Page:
The story of viat began when Marcus and i went visiting Punan Setarap village at the beginning of the end of May 2009. it was a hot day when we arrive at the village. We were accompany by Long Kebinu resident who stirred the Ketingting for us to reach Setarap and Punan setarap villages.
In Setarap village we did our routine survey of the village demography. It was normal answers we receive from them on population, on education, on health, on diet, on livelihoods, logging activities, on occupation, on village harmony etc, etc, etc.
On the issue of border harmony, they explained that they informed us that some of their old residents decided to move out and set their own village. Since most of deciding to move out are of the Punan dayak ethnicities, hence the village is known Punan setarap village. According to Setarap leader, they decide to move to have more independence in managing themselves.
We walked along Punan Setarap people and asked for the residence of the head of the village. Several Punan kids pointed to the house on the top of the hill. Yes, most of the village in Malinau are built along Malinau river in East Kalimantan. And Punan Setarap is in the top of the hill.
We were welcomed by the head of the village, Alan Laing. His father is Ruit Laing as the traditional village leader. He was 1.60 metres or less and his physic fits to its height. He was open but reserved in answering our questions. Mind you he is getting nearly 200 questions from us.
May be from the name, we would guess they are already modernised. Yes, they have TV and with satelite dishes. However the village only have two generators to bring electricity to the village.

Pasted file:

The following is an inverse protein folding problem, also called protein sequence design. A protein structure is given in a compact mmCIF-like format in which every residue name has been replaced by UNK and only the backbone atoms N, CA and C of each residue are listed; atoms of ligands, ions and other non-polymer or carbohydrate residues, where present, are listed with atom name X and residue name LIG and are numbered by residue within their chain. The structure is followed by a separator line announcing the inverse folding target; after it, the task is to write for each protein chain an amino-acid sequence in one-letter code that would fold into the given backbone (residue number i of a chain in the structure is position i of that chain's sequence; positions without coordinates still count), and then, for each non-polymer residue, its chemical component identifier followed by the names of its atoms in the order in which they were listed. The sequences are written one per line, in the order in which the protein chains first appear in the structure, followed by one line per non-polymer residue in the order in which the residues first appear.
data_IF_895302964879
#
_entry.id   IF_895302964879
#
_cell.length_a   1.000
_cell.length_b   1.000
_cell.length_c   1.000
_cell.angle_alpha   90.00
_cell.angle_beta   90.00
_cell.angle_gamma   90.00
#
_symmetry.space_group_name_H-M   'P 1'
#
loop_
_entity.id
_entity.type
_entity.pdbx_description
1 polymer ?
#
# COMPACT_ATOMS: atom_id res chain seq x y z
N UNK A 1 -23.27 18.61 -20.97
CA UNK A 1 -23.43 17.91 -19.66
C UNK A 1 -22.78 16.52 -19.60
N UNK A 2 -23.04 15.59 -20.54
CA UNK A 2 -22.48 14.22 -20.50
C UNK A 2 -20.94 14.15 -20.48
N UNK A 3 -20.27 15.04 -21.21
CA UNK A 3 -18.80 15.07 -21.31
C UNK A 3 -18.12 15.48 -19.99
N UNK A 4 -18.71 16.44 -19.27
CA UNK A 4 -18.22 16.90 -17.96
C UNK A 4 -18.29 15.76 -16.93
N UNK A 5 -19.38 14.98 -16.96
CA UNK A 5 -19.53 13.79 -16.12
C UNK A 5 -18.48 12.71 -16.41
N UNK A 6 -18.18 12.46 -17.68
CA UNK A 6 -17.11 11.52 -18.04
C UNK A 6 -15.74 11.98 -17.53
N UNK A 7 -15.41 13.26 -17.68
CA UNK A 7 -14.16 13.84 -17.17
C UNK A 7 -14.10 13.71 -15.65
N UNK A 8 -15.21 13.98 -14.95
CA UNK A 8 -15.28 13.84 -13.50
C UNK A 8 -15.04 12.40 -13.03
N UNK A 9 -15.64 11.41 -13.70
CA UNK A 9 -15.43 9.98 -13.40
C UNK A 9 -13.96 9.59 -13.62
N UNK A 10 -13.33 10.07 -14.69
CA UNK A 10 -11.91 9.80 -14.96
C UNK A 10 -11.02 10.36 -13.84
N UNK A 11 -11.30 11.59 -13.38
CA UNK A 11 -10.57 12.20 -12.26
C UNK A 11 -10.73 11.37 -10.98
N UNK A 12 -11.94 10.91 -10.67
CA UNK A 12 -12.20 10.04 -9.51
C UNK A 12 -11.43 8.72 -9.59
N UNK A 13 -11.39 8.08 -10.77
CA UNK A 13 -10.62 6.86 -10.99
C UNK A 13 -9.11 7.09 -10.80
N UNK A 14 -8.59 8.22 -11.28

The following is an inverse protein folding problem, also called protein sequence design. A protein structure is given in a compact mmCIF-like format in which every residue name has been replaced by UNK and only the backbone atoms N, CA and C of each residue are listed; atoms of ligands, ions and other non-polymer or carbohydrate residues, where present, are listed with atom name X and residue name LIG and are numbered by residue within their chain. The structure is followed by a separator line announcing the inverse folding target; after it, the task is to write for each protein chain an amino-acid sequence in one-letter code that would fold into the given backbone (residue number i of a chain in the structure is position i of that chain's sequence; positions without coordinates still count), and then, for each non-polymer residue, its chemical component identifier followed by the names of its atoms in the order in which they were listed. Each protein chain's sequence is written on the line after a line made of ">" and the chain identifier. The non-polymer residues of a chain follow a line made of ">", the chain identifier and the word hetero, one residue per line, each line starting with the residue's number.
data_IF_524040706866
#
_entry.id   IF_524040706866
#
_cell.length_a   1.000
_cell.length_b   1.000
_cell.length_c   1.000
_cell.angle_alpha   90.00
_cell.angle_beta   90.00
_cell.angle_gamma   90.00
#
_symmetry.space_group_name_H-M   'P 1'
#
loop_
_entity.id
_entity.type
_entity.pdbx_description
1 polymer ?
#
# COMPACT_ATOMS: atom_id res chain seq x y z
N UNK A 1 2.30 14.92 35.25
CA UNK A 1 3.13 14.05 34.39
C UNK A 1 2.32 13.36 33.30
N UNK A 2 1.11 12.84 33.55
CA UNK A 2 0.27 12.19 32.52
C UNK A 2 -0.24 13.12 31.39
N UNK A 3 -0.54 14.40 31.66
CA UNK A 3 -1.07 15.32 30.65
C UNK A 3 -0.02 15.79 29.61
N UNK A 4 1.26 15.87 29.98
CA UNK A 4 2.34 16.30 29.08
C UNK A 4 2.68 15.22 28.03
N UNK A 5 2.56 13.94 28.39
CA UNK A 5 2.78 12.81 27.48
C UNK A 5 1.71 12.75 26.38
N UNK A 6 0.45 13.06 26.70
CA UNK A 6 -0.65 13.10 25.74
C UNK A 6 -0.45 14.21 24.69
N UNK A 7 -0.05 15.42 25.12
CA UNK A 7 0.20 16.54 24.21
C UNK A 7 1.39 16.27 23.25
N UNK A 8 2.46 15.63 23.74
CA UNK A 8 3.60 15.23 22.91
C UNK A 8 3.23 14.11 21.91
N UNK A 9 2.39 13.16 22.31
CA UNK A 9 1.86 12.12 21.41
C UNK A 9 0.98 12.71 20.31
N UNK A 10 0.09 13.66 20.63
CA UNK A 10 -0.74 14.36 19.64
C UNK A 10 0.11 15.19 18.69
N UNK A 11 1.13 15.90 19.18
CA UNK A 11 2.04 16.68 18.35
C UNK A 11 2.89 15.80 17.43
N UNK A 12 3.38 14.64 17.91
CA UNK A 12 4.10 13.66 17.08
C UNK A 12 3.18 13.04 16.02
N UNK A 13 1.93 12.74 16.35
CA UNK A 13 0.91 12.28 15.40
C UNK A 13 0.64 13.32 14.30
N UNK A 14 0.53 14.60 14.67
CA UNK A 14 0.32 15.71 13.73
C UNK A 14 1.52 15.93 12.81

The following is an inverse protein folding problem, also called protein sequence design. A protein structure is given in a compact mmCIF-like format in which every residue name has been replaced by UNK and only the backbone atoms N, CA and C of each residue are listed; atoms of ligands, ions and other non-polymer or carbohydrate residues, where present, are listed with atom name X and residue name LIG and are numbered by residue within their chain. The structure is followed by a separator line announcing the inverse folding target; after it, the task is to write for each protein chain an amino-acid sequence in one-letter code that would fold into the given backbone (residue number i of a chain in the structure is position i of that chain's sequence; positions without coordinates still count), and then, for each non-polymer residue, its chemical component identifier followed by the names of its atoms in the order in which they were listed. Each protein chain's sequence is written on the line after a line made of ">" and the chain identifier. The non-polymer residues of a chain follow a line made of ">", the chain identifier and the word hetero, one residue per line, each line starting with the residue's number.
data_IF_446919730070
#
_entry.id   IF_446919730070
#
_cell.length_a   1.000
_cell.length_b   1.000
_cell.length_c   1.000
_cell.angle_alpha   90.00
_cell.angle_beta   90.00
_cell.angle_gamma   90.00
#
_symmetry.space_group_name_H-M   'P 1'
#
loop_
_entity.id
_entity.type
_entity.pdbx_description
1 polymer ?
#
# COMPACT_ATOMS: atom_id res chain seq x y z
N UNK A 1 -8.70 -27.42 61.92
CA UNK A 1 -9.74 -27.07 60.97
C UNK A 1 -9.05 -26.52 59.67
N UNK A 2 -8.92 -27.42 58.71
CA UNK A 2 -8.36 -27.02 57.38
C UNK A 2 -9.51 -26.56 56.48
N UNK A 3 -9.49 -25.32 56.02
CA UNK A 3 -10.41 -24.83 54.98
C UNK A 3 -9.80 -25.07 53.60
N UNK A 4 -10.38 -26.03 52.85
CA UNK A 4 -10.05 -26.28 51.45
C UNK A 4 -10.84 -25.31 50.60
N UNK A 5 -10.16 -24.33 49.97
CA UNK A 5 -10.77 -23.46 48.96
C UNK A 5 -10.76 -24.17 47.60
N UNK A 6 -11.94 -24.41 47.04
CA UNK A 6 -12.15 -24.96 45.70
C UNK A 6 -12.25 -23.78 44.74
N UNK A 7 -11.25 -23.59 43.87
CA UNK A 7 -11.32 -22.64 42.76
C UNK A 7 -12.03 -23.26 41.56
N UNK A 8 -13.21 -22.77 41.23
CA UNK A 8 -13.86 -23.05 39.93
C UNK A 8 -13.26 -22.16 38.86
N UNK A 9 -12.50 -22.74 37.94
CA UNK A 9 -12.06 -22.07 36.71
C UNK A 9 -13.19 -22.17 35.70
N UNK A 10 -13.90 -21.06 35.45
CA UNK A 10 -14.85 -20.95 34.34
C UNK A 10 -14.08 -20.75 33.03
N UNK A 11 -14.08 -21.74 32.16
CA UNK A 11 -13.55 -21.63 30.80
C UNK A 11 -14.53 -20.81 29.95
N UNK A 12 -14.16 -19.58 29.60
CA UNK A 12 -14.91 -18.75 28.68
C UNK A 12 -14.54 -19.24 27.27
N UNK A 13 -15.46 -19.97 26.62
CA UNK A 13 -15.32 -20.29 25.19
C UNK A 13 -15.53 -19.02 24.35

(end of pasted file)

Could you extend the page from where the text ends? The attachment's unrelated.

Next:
On the question of their name, ah, what is in the name. The dayak now have modern name such as Marcus, Ramses, Dany etc because the Protestant missionary had been here since 1960s maybe since the Dutch colonilization time. Beside the Protestant, there is also Catholic among Dayak population in Malinau.
In Punan Setarap the village we visited, there exists only Catholic Church catering for 187 people. There is a primary school with local teacher only.
Not long, his wife brought the coffee out to us. The coffee is the harvest from their own farm. Their ladang is across the river. Marcus loved the coffee. It seems coffee fits to the climate and easy to plant and not too much maintainance. It could be argued the coffee introduction by government for livelihoods is a success story.
Toward the end of discussion, Mr. Alan Laing, told us the story of Viat. It is a creature of tiger look alike. Marcus was startled and wanted to know more. It could be a finding like they were finding Pygmy Elephants. The Viat is siluman, changing form. It could be human look alike and could also be tiger look alike.
Is there Viat? I wonder.
Rayan in Malinau